By New Times
By Connor Radnovich
By Robrt L. Pela and Amy Silverman
By Ray Stern
By Keegan Hamilton
By Matthew Hendley
By Monica Alonzo
By Monica Alonzo
Up on the half-built stage, a short, gray-haired man with a puffed-out chest and an odd, shuffling gait is giving orders to his stage crew. Dressed in camel-colored polyester pants, a red-and-white-striped short-sleeve shirt and a narrow plaid tie, he follows his chief carpenter around a revolving, ringlike stage and discusses building one end higher than the other so characters can peer over the edge of Brnnhilde's rock.
With his eyes covered by the kind of two-tone sunglasses John Gotti favored, Glynn Ross is Arizona's godfather of opera. Everything runs on his word. After he finishes with the stage crew, it's on to the telephone, where he buys music stands for his orchestra from an obscure company he unearthed in Davenport, Iowa.
"They're the best," he says in all seriousness, "because they're built to nest together. So much easier to pack and store."
Before the afternoon is up, Ross will have auditioned and hired a young soprano, gulped a quick lunch of cabbage rolls and beer and tracked down a man in Oregon who specializes in making magic swords for the climactic scene in Siegfried. The signs are unmistakable: Glynn Ross is hot on the trail of another Ring of the Nibelungen.
Based on Norse legends and a medieval German poem called the Nibelungenlied, Richard Wagner's Ring of the Nibelungen is the most sprawling and expansive epic in all of opera. The Ring consists of four separate works: Das Rheingold (The Rheingold), Die Walkre (The Valkyrie), Siegfried and G”tterd„mmerung (Twilight of the Gods). Completed in 1874 and first performed in its entirety at Bayreuth, Germany, two years later, it is the story of destruction and redemption among the gods. Set in the pine forests and windswept crags of a fairy-tale Germany, the Ring is filled with rainbow bridges, magic rings and funeral pyres--and much of Wagner's most memorable vocal and orchestral work. One of the crown jewels of western civilization, the Ring opened new horizons in philosophy and music. In its scope and ambition, it changed the language of opera forever.
The Ring has also entered popular culture as the archetypal opera--Amazonian blond women in Viking helmets and braids carrying spears and shrieking at the top of their lungs. One of its melodies, the stirring "Ride of the Valkyries," has become a modern anthem, appearing in both film soundtracks like Apocalypse Now and in an unending string of television commercials--the latest of which has gray squirrels parachuting into bowls of breakfast cereal. The ability to pull together the massive orchestral, vocal and dramatic forces needed to make a Ring cycle work has become the benchmark of a truly great opera company. In the United States, only the Metropolitan Opera in New York, the San Francisco Opera and the Seattle Opera--under the direction of Glynn Ross--have been able to pull it off.
For the Arizona Opera, a company that rarely stages anything outside the Puccini-Verdi-Rossini axis of Italian opera, mounting the difficult and enormously expensive Ring seems like a pipe dream. The trump card in the deck, however, is Glynn Ross.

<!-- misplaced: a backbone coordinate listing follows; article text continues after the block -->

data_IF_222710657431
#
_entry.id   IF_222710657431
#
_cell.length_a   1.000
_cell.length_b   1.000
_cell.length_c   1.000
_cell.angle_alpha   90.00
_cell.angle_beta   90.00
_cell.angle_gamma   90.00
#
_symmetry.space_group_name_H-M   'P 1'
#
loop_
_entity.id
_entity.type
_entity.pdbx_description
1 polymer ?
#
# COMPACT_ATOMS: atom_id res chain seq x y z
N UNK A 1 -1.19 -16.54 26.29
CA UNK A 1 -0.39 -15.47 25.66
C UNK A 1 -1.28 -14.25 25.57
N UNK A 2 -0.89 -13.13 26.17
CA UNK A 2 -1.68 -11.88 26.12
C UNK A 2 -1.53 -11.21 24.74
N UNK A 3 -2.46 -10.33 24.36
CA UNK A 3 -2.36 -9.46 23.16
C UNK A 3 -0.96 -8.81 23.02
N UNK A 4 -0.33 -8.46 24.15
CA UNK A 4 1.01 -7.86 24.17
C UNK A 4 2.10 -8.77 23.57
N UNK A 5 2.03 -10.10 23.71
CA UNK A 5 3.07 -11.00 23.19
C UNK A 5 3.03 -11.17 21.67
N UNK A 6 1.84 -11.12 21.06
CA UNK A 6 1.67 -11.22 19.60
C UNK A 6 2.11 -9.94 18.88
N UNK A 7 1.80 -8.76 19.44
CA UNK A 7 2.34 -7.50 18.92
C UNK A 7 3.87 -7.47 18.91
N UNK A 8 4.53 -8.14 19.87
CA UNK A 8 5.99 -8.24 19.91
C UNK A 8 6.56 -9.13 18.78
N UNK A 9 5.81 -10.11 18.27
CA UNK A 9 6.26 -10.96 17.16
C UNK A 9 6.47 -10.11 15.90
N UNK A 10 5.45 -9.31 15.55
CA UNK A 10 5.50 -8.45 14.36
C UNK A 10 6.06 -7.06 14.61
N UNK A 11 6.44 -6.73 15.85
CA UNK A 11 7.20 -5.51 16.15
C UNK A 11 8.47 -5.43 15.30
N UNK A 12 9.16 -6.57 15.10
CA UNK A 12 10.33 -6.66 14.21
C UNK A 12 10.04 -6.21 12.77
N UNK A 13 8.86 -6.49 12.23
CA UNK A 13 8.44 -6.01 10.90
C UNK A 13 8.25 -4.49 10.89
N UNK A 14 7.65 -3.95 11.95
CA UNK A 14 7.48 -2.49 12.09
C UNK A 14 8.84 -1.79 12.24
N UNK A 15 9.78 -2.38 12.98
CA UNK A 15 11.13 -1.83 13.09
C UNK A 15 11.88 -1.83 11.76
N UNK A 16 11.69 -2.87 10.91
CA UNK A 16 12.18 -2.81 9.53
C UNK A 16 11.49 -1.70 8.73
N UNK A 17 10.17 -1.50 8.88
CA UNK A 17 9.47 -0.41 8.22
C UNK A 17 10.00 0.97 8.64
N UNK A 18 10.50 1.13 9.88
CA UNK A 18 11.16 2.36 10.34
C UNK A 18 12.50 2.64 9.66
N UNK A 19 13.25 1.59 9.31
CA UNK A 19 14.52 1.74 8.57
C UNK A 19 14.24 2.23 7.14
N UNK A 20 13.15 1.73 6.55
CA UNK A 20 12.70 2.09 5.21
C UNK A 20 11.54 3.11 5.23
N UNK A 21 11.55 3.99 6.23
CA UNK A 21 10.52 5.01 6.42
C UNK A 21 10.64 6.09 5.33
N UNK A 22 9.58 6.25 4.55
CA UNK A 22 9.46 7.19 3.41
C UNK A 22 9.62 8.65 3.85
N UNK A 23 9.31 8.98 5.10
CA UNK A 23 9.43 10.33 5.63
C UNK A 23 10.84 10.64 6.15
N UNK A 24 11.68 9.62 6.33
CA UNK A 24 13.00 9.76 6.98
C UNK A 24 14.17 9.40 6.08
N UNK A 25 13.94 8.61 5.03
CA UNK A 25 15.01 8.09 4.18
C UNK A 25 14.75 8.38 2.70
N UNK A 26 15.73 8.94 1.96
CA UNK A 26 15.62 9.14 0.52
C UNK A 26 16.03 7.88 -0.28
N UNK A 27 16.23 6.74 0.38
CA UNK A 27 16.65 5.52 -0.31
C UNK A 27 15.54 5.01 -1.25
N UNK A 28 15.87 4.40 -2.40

@body:When Ross first proposed bringing Valhalla to Puget Sound, critics said he'd be "sitting in the hall by himself." But in 1974, Ross, then general director of the Seattle Opera, convinced the opera's board of directors, Boeing and several other large corporations in the Northwest to go along with his ambitious plans to stage North America's first in-sequence performance of Wagner's entire 18-hour, four-opera Ring.
Unlike the annual Ring at Germany's then-98-year-old Bayreuth Festival, the Seattle Ring was done in two cycles, one in the original German and one in an English translation by New Yorker music critic Andrew Porter.
Staged in the Seattle Opera House as a summer-festival event, the Seattle Ring attracted attention all over the world. The Washington Post reviewer called the production "the most audacious and widely publicized event in American regional opera." Six Japanese newspapers sent reviewers. And nearly every German newspaper flocked in, expecting a turkey shoot--the idea that Americans, let alone those in the provinces, could stage Wagner's opus. Harrumph! What they found, however, was a Ring that was well-played and sensitively conducted. The Philadelphia Inquirer called it "topnotch." New York Times music critic Harold Schonberg called it "the Ring, more or less, as Wagner conceived it," and concluded his review with, "Glynn Ross and his summer festival, operating out of a city of only some 500,000, are doing something that no American opera house has ever attempted, and doing it quite handsomely." Although the Ring lost $40,000 in its first year, it received unstinting praise from fans and critics alike, and by the second year, word of its quality and vitality had spread. Once described by English conductor Sir Thomas Beecham as a "cultural dustbin," Seattle caught the world's eye. Operagoers made an annual summer pilgrimage to Ross' Ring. It wasn't long before the city began trumpeting statistics showing it had the highest operagoing population per capita in the world. Ross' Seattle Ring put American regional opera on the map and poured millions of dollars into the local economy. The good press culminated with a 1978 profile of Ross himself in the New Yorker. Afterward, he remarked that "even Moses didn't get as many pages in the Bible."